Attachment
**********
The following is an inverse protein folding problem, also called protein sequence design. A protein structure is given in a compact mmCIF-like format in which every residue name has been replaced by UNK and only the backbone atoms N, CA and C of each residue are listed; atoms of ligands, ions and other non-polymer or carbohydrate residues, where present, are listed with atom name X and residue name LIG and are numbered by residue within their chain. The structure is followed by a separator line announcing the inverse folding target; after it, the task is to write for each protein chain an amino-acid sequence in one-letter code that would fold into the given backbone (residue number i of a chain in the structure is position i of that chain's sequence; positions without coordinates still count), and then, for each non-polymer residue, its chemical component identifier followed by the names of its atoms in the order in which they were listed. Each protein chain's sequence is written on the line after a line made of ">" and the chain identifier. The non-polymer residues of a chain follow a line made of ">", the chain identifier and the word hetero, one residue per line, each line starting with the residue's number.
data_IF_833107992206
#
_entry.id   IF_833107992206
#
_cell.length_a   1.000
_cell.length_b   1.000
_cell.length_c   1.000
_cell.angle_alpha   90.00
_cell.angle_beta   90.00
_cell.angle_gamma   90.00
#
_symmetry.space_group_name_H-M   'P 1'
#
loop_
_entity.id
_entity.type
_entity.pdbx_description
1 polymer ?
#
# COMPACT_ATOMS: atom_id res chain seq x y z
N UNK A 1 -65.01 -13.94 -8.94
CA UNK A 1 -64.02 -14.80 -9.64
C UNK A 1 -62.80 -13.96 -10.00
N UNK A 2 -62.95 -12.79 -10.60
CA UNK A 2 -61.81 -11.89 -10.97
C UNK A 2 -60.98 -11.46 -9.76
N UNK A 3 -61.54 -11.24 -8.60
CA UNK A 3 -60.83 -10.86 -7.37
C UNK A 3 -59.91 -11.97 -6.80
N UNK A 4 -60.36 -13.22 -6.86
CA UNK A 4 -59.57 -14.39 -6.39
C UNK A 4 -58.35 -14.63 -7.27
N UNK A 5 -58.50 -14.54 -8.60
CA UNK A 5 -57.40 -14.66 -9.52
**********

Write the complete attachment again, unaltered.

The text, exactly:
The following is an inverse protein folding problem, also called protein sequence design. A protein structure is given in a compact mmCIF-like format in which every residue name has been replaced by UNK and only the backbone atoms N, CA and C of each residue are listed; atoms of ligands, ions and other non-polymer or carbohydrate residues, where present, are listed with atom name X and residue name LIG and are numbered by residue within their chain. The structure is followed by a separator line announcing the inverse folding target; after it, the task is to write for each protein chain an amino-acid sequence in one-letter code that would fold into the given backbone (residue number i of a chain in the structure is position i of that chain's sequence; positions without coordinates still count), and then, for each non-polymer residue, its chemical component identifier followed by the names of its atoms in the order in which they were listed. Each protein chain's sequence is written on the line after a line made of ">" and the chain identifier. The non-polymer residues of a chain follow a line made of ">", the chain identifier and the word hetero, one residue per line, each line starting with the residue's number.
data_IF_833107992206
#
_entry.id   IF_833107992206
#
_cell.length_a   1.000
_cell.length_b   1.000
_cell.length_c   1.000
_cell.angle_alpha   90.00
_cell.angle_beta   90.00
_cell.angle_gamma   90.00
#
_symmetry.space_group_name_H-M   'P 1'
#
loop_
_entity.id
_entity.type
_entity.pdbx_description
1 polymer ?
#
# COMPACT_ATOMS: atom_id res chain seq x y z
N UNK A 1 -65.01 -13.94 -8.94
CA UNK A 1 -64.02 -14.80 -9.64
C UNK A 1 -62.80 -13.96 -10.00
N UNK A 2 -62.95 -12.79 -10.60
CA UNK A 2 -61.81 -11.89 -10.97
C UNK A 2 -60.98 -11.46 -9.76
N UNK A 3 -61.54 -11.24 -8.60
CA UNK A 3 -60.83 -10.86 -7.37
C UNK A 3 -59.91 -11.97 -6.80
N UNK A 4 -60.36 -13.22 -6.86
CA UNK A 4 -59.57 -14.39 -6.39
C UNK A 4 -58.35 -14.63 -7.27
N UNK A 5 -58.50 -14.54 -8.60
CA UNK A 5 -57.40 -14.66 -9.52